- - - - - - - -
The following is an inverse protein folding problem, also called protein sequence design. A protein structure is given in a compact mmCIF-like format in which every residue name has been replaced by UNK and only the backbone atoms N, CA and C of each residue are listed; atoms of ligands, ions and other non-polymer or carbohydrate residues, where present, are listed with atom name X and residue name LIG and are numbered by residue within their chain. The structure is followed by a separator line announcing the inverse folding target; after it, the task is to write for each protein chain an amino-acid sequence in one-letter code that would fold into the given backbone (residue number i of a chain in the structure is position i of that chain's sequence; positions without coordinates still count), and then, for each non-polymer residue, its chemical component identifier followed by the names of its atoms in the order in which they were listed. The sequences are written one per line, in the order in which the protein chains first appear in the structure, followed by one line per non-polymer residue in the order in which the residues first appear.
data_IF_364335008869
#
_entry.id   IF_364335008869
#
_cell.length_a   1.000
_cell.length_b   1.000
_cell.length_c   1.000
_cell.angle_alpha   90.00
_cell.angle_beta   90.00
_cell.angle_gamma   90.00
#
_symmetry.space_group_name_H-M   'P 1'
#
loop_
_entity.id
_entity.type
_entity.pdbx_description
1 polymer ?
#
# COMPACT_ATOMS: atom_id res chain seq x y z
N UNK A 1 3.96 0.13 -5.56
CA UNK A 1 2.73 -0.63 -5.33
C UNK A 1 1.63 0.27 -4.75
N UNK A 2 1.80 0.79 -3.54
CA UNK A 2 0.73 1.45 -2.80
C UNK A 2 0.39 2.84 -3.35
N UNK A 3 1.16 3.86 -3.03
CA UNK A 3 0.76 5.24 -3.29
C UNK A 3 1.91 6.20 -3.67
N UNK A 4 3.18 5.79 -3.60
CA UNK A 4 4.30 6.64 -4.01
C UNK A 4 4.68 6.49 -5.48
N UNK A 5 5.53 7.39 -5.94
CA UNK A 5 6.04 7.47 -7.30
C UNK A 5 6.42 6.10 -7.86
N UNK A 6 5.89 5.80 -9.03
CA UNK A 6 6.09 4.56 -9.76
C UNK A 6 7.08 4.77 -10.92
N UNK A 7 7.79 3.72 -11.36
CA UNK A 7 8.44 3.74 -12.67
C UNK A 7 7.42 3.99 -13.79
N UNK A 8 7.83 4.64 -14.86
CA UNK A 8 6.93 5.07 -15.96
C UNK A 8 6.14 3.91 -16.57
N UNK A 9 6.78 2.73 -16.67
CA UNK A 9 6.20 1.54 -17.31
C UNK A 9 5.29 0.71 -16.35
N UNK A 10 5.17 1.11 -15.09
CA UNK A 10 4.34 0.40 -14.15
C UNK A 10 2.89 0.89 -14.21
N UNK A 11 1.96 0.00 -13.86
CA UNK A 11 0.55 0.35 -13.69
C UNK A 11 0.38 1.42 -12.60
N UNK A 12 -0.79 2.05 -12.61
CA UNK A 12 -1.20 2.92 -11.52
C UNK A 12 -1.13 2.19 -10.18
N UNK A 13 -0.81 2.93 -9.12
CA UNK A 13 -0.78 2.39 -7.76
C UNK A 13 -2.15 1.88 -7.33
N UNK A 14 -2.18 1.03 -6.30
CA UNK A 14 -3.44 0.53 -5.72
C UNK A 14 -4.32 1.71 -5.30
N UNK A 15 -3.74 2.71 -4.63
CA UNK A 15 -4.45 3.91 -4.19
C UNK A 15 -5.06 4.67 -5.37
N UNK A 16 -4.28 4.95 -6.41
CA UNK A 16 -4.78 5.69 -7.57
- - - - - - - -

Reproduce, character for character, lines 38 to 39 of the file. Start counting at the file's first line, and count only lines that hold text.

CA UNK A 6 6.09 4.56 -9.76
C UNK A 6 7.08 4.77 -10.92